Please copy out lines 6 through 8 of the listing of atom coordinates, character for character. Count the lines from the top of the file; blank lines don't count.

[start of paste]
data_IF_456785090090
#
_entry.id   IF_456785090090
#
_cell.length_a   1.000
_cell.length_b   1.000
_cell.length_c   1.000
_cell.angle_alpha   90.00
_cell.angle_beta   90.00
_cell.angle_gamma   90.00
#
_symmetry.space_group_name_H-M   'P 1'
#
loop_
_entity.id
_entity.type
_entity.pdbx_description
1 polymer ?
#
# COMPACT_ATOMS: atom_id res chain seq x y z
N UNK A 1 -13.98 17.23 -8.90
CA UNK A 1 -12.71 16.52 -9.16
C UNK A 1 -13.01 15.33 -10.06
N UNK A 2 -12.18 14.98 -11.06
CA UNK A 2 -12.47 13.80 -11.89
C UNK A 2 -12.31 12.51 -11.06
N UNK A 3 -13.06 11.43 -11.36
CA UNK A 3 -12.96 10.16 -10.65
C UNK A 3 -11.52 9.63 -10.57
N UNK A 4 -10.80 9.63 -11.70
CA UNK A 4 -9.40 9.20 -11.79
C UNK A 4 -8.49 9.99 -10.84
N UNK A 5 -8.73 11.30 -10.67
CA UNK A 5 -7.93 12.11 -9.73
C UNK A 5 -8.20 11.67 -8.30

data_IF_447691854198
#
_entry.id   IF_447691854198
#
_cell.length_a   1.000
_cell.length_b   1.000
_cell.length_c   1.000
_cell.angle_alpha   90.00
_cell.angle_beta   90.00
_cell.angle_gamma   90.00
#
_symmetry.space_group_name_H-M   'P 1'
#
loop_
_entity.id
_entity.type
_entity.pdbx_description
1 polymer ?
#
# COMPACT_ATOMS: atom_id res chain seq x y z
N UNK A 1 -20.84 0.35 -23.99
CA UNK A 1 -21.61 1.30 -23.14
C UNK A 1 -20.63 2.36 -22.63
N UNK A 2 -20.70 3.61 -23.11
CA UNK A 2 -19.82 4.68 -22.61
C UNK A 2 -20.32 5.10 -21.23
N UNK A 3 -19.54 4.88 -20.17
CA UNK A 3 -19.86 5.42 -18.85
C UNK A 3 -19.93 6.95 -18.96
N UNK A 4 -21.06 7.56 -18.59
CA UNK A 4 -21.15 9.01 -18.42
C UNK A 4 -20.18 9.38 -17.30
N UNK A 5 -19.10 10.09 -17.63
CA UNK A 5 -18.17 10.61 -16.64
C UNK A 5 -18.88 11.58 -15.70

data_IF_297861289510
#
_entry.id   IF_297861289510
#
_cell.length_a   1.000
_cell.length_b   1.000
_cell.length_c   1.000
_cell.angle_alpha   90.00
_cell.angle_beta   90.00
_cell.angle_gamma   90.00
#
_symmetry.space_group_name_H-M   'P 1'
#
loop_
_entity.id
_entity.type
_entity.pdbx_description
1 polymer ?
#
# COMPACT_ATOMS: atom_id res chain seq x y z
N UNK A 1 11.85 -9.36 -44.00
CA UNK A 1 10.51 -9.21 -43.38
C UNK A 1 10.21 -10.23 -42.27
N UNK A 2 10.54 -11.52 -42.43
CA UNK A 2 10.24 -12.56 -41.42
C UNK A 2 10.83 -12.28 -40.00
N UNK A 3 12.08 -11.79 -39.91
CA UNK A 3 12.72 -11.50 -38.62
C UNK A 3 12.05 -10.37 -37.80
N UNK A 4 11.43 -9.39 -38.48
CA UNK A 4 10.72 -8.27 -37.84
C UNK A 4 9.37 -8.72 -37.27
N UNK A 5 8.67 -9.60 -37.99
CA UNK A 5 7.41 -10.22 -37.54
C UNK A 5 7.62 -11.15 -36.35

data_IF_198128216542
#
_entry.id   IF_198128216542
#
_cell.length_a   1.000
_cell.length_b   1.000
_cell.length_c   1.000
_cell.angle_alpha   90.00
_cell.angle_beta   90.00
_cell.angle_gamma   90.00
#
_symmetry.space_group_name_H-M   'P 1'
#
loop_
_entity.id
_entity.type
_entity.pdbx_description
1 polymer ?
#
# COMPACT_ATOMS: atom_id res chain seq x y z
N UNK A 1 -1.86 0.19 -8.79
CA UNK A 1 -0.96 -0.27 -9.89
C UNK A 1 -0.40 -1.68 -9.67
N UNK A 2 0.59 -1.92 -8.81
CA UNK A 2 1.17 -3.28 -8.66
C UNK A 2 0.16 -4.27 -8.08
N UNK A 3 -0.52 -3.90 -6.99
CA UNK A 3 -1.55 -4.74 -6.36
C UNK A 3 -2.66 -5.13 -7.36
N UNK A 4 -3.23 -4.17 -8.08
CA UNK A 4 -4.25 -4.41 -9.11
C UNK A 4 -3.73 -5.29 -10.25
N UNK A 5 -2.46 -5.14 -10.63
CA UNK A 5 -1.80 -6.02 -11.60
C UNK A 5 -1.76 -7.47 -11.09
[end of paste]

_cell.length_b   1.000
_cell.length_c   1.000
_cell.angle_alpha   90.00